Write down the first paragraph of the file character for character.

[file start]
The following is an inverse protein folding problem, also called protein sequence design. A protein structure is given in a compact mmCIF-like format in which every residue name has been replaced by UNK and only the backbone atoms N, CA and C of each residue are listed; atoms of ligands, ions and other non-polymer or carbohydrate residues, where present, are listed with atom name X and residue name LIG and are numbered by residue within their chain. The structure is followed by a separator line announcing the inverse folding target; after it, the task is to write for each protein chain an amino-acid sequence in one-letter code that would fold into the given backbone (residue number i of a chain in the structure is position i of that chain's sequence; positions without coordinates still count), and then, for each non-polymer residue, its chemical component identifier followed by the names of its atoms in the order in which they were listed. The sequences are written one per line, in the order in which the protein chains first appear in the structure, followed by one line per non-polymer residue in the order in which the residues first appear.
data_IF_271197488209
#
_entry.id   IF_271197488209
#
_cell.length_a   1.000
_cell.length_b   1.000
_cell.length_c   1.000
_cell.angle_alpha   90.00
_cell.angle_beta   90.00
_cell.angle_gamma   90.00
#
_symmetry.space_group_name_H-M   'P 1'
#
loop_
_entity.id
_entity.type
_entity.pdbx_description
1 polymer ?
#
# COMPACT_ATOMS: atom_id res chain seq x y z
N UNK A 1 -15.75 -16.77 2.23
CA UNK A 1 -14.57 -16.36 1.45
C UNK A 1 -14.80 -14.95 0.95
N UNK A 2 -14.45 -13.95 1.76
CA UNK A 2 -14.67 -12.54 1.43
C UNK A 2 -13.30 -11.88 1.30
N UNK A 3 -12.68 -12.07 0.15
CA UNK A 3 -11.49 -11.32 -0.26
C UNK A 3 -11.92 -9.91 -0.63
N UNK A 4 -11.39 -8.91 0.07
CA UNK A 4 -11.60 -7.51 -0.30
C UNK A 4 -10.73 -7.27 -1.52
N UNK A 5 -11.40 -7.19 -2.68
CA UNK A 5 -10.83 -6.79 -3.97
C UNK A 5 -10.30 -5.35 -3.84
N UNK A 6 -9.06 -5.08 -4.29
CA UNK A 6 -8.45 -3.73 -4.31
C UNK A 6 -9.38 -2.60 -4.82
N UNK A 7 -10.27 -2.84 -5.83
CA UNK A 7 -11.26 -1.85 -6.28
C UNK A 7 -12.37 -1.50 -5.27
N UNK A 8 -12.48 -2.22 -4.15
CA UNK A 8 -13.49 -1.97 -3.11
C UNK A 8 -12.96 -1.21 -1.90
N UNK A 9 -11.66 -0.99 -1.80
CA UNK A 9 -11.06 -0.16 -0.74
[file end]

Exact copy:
The following is an inverse protein folding problem, also called protein sequence design. A protein structure is given in a compact mmCIF-like format in which every residue name has been replaced by UNK and only the backbone atoms N, CA and C of each residue are listed; atoms of ligands, ions and other non-polymer or carbohydrate residues, where present, are listed with atom name X and residue name LIG and are numbered by residue within their chain. The structure is followed by a separator line announcing the inverse folding target; after it, the task is to write for each protein chain an amino-acid sequence in one-letter code that would fold into the given backbone (residue number i of a chain in the structure is position i of that chain's sequence; positions without coordinates still count), and then, for each non-polymer residue, its chemical component identifier followed by the names of its atoms in the order in which they were listed. The sequences are written one per line, in the order in which the protein chains first appear in the structure, followed by one line per non-polymer residue in the order in which the residues first appear.